'It was a girl, surely, whom I saw near you--almost hidden in the dark corner?'
'Oh! She? Little Dorrit? She's nothing; she's a whim of--hers.' It was a peculiarity of Affery Flintwinch that she never spoke of Mrs Clennam by name. 'But there's another sort of girls than that about. Have you forgot your old sweetheart? Long and long ago, I'll be bound.'
'I suffered enough from my mother's separating us, to remember her.
I recollect her very well.'
'Have you got another?'
'Here's news for you, then. She's well to do now, and a widow. And if you like to have her, why you can.'
'And how do you know that, Affery?'
'Them two clever ones have been speaking about it.--There's Jeremiah on the stairs!' She was gone in a moment.
Mrs Flintwinch had introduced into the web that his mind was busily weaving, in that old workshop where the loom of his youth had stood, the last thread wanting to the pattern. The airy folly of a boy's love had found its way even into that house, and he had been as wretched under its hopelessness as if the house had been a castle of romance. Little more than a week ago at Marseilles, the face of the pretty girl from whom he had parted with regret, had had an unusual interest for him, and a tender hold upon him, because of some resemblance, real or imagined, to this first face that had soared out of his gloomy life into the bright glories of fancy. He leaned upon the sill of the long low window, and looking out upon the blackened forest of chimneys again, began to dream; for it had been the uniform tendency of this man's life--so much was wanting in it to think about, so much that might have been better directed and happier to speculate upon--to make him a dreamer, after all.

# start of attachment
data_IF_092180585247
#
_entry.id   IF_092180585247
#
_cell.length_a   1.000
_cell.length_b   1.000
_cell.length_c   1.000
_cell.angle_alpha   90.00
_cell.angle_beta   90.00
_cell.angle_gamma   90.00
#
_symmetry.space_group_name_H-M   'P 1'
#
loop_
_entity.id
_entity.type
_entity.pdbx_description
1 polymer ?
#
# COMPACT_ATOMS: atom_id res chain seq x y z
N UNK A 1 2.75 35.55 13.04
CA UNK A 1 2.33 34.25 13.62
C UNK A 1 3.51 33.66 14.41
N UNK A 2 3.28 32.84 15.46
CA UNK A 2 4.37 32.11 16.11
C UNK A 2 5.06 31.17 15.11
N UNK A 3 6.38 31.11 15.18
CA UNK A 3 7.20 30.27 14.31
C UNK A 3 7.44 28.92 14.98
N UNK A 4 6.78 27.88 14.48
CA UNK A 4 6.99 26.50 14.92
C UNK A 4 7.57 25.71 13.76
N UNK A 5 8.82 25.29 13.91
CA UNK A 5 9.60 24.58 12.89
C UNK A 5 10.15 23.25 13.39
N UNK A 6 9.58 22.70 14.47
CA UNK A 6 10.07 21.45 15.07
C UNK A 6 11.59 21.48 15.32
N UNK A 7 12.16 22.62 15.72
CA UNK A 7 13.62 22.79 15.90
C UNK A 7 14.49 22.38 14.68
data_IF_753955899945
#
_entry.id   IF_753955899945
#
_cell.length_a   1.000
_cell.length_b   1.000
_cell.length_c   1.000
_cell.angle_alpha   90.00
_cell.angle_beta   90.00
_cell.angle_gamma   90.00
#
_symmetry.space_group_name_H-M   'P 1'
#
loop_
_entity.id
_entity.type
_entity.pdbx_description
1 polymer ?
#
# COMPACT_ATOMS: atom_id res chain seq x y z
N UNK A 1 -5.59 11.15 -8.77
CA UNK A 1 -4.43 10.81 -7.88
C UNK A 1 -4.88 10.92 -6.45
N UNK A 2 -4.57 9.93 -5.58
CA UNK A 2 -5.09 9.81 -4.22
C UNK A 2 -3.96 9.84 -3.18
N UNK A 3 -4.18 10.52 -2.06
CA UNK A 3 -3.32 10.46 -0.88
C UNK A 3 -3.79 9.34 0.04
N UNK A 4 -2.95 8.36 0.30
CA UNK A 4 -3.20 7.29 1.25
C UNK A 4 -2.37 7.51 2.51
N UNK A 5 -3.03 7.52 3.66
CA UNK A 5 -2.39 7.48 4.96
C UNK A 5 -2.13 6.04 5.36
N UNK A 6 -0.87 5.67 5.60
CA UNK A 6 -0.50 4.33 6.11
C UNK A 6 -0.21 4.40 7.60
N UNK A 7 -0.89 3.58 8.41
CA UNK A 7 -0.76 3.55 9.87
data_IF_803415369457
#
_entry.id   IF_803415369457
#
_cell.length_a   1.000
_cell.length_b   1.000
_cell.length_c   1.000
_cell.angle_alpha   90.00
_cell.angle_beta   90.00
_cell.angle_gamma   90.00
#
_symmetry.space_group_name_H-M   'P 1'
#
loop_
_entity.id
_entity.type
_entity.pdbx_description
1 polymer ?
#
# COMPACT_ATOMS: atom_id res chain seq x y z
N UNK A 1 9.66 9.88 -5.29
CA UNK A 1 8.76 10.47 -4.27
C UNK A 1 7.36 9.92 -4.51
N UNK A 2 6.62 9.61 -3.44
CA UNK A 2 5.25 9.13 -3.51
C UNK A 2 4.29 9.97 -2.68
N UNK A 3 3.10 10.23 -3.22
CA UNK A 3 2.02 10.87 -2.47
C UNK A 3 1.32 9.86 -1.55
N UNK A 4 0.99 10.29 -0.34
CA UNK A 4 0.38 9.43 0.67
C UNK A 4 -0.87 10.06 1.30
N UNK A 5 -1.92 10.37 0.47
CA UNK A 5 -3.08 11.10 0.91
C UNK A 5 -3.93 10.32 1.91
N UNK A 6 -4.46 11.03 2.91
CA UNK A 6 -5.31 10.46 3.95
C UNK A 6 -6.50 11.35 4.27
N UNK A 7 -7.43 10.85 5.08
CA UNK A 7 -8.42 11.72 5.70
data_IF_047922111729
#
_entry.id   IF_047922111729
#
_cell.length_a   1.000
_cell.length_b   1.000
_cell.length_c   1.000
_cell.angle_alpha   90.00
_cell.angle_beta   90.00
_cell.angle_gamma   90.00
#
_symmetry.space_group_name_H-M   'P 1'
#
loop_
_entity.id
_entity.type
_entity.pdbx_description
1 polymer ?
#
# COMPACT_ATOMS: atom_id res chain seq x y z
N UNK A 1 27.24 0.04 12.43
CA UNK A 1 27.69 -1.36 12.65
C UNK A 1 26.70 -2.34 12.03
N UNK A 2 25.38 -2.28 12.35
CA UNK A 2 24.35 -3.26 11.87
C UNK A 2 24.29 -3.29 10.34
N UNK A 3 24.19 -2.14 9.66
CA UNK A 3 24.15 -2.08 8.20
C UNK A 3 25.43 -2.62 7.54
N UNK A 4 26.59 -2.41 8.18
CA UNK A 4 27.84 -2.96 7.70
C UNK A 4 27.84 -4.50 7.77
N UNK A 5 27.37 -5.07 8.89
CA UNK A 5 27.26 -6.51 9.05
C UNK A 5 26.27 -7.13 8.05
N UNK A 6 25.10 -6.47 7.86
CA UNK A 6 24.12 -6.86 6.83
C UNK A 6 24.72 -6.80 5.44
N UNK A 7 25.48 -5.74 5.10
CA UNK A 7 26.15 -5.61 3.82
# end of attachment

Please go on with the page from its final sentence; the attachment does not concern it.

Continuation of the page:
Mrs Flintwinch has a Dream
When Mrs Flintwinch dreamed, she usually dreamed, unlike the son of her old mistress, with her eyes shut. She had a curiously vivid dream that night, and before she had left the son of her old mistress many hours. In fact it was not at all like a dream; it was so very real in every respect. It happened in this wise.
The bed-chamber occupied by Mr and Mrs Flintwinch was within a few paces of that to which Mrs Clennam had been so long confined. It was not on the same floor, for it was a room at the side of the house, which was approached by a steep descent of a few odd steps, diverging from the main staircase nearly opposite to Mrs Clennam's door. It could scarcely be said to be within call, the walls, doors, and panelling of the old place were so cumbrous; but it was within easy reach, in any undress, at any hour of the night, in any temperature. At the head of the bed and within a foot of Mrs Flintwinch's ear, was a bell, the line of which hung ready to Mrs Clennam's hand. Whenever this bell rang, up started Affery, and was in the sick room before she was awake.
Having got her mistress into bed, lighted her lamp, and given her good night, Mrs Flintwinch went to roost as usual, saving that her lord had not yet appeared. It was her lord himself who became-- unlike the last theme in the mind, according to the observation of most philosophers--the subject of Mrs Flintwinch's dream. It seemed to her that she awoke after sleeping some hours, and found Jeremiah not yet abed. That she looked at the candle she had left burning, and, measuring the time like King Alfred the Great, was confirmed by its wasted state in her belief that she had been asleep for some considerable period. That she arose thereupon, muffled herself up in a wrapper, put on her shoes, and went out on the staircase, much surprised, to look for Jeremiah.
The staircase was as wooden and solid as need be, and Affery went straight down it without any of those deviations peculiar to dreams. She did not skim over it, but walked down it, and guided herself by the banisters on account of her candle having died out. In one corner of the hall, behind the house-door, there was a little waiting-room, like a well-shaft, with a long narrow window in it as if it had been ripped up.